Floating Balls and Lift - Numberphile

Sitene ekle
  • Published on Jun 21, 2018

  • Tadashi discusses pressure and lift... with a toy of course! More links & stuff in full description below ↓↓↓ Lift and wings on Sixty Symbols: https://youtu.be/PF22LM8AbII Tadashi Playlist: http://bit.ly/tadashi_vids You can buy version of this toy on Amazon: https://amzn.to/2MLfpSC (affiliate link) Numberphile is supported by the Mathematical Sciences Research Institute (MSRI): http://bit.ly/MSRINumberphile We are also supported by Science Sandbox, a Simons Foundation initiative dedicated to engaging everyone with the process of science. https://www.simonsfoundation.org/outr... And support from Math For America - https://www.mathforamerica.org/ NUMBERPHILE Website: http://www.numberphile.com/ Numberphile on Facebook: http://www.facebook.com/numberphile Numberphile tweets: https://twitter.com/numberphile Subscribe: http://bit.ly/Numberphile_Sub Videos by Brady Haran Editing and animation in this video by Pete McPartlan Patreon: http://www.patreon.com/numberphile Numberphile T-Shirts: https://teespring.com/stores/numberphile Brady's videos subreddit: http://www.reddit.com/r/BradyHaran/ Brady's latest videos across all channels: http://www.bradyharanblog.com/ Sign up for (occasional) emails: http://eepurl.com/YdjL9 A NOTE ON THIS VIDEO: A few of our Tadashi videos blur the already blurry line between mathematics and physics... Some people suggest they may be a better fit on Brady's dedicated physics channel (called Sixty Symbols). In response, the reasons they are on Numberphile are: 1) Tadashi, while certainly a modern polymath, is based in a mathematics department. 2) This sub series (with its animation and extra production work) has been supported by the Mathematical Sciences Research Institute, a Numberphile collaborator. 3) Some of the previous and future Tadashi videos are more math-oriented than physics - and it just makes sense to put them on one channel rather than dividing the series between two channels on an ad hoc basis. In a multi-disciplinary world, it is challenging to run YouTube channels which people come to associate with just one discipline. That said, feel free to go over and watch hundreds of physics videos on Sixty Symbols --- https://www.youtube.com/sixtysymbols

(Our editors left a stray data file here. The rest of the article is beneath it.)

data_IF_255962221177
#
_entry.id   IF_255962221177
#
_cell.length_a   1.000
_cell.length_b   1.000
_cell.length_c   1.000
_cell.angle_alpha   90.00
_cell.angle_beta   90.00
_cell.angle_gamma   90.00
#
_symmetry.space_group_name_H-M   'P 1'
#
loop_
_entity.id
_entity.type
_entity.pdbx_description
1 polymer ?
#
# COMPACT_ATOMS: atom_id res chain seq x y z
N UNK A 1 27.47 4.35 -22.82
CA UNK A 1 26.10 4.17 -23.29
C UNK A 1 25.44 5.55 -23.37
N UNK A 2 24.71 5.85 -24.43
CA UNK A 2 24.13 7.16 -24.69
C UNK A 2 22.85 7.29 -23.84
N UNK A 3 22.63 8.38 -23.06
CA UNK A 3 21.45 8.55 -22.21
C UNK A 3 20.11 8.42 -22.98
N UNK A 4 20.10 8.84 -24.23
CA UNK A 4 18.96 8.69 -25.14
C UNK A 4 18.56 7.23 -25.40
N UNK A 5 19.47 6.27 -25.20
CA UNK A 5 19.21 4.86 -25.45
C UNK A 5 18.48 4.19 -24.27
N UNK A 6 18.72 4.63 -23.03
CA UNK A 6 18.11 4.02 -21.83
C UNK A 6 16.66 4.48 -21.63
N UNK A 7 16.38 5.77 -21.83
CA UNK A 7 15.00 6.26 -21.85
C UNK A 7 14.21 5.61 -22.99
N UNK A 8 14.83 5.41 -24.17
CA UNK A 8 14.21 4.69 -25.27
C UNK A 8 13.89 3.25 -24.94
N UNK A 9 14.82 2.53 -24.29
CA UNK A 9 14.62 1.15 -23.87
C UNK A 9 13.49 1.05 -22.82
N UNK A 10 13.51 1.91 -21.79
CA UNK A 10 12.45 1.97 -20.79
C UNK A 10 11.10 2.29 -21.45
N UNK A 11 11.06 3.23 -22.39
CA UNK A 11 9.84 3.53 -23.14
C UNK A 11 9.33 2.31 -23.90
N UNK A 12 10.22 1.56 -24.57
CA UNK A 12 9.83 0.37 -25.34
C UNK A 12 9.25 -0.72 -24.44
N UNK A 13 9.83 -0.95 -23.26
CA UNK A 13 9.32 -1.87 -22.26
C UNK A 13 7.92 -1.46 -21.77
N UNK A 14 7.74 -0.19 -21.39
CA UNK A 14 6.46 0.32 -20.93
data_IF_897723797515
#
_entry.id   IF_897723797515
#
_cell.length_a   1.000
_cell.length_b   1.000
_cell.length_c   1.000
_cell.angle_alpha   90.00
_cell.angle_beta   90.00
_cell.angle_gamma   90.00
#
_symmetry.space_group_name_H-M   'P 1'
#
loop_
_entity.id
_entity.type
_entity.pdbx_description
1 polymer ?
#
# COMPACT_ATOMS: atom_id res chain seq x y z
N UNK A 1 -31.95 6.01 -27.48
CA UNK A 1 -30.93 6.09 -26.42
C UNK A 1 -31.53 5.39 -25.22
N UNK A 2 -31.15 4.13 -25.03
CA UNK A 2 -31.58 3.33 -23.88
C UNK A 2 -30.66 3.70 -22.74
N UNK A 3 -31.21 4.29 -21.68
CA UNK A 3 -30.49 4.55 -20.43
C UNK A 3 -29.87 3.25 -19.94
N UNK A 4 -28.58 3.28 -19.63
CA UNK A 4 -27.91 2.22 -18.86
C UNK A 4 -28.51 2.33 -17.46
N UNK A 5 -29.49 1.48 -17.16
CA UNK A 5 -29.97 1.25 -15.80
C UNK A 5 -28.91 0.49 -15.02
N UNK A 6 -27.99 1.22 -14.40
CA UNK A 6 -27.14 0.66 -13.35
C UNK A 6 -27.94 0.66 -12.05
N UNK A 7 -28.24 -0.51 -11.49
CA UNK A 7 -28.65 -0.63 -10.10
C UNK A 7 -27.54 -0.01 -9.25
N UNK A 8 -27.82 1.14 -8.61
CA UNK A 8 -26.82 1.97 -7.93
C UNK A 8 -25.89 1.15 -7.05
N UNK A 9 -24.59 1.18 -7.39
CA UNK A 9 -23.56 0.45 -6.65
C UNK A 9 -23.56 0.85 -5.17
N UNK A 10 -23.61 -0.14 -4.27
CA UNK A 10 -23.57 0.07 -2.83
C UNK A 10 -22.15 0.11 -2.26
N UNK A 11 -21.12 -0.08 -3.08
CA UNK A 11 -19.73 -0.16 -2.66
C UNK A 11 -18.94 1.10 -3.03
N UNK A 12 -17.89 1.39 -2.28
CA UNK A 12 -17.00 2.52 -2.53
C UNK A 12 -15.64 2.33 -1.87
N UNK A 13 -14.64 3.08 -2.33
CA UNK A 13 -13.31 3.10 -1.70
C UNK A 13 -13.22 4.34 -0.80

• Floating Balls and Lift - Numberphile etiketleri


  • *reads title and sees thumbnail

  • Physics invades Numberphile yet again.

  • Revenge of the Air, coming to a cinema near you.

  • Tadashi-sensei for Emperor of Earth, please.

  • I literally only watched this because of tadashi 0001f602 his voice is so relaxing

  • I'm a simple guy: I see a Tadashi video, I stop what I'm doing, and watch it.

  • Pff... Simple.

  • 12 minute Tadashi video?! Yes please!!

  • It's past my bedtime, but Tadashi!

  • Not my proudest fap.

  • This was a very interesting way of looking at fluid flow without being overly reliant on Bernoulli's principle which has always irked me as it's always seemed to be used as a crutch. I remember playing with household items, like the spoon with the tap water, and always wondering why things like that happened. Also, can I just say Brady and Tadashi are looking great today! More love to knowledge enthusiasts of all kinds.

  • The spoon slow-motion was worth the time, by the way

  • That's a super classic trick but I never realize that the ball is spinning!

  • I just love how respectfully he talks to him, by saying "professor,...."

  • Infinitely many mathematicians walk into a bar. The first orders one beer, the second one two, the third three and so on. After some time, the bar man is fed up, and says: Just give me the 1/12 beer already!

  • Tadashi's Toys - the best series on Numberphile!

  • Tadashi could blow a mean breathalyzer

  • Yess finally someone who says the truth! You can't use Bernoulli theorem in this case! Awesome video 3 :)

  • The notion that a gas can pull anything is misleading. Vacuums don't pull anything. It is gas on the other side that starts pushing that causes stuff to move into a vacuum. That's how entropy works.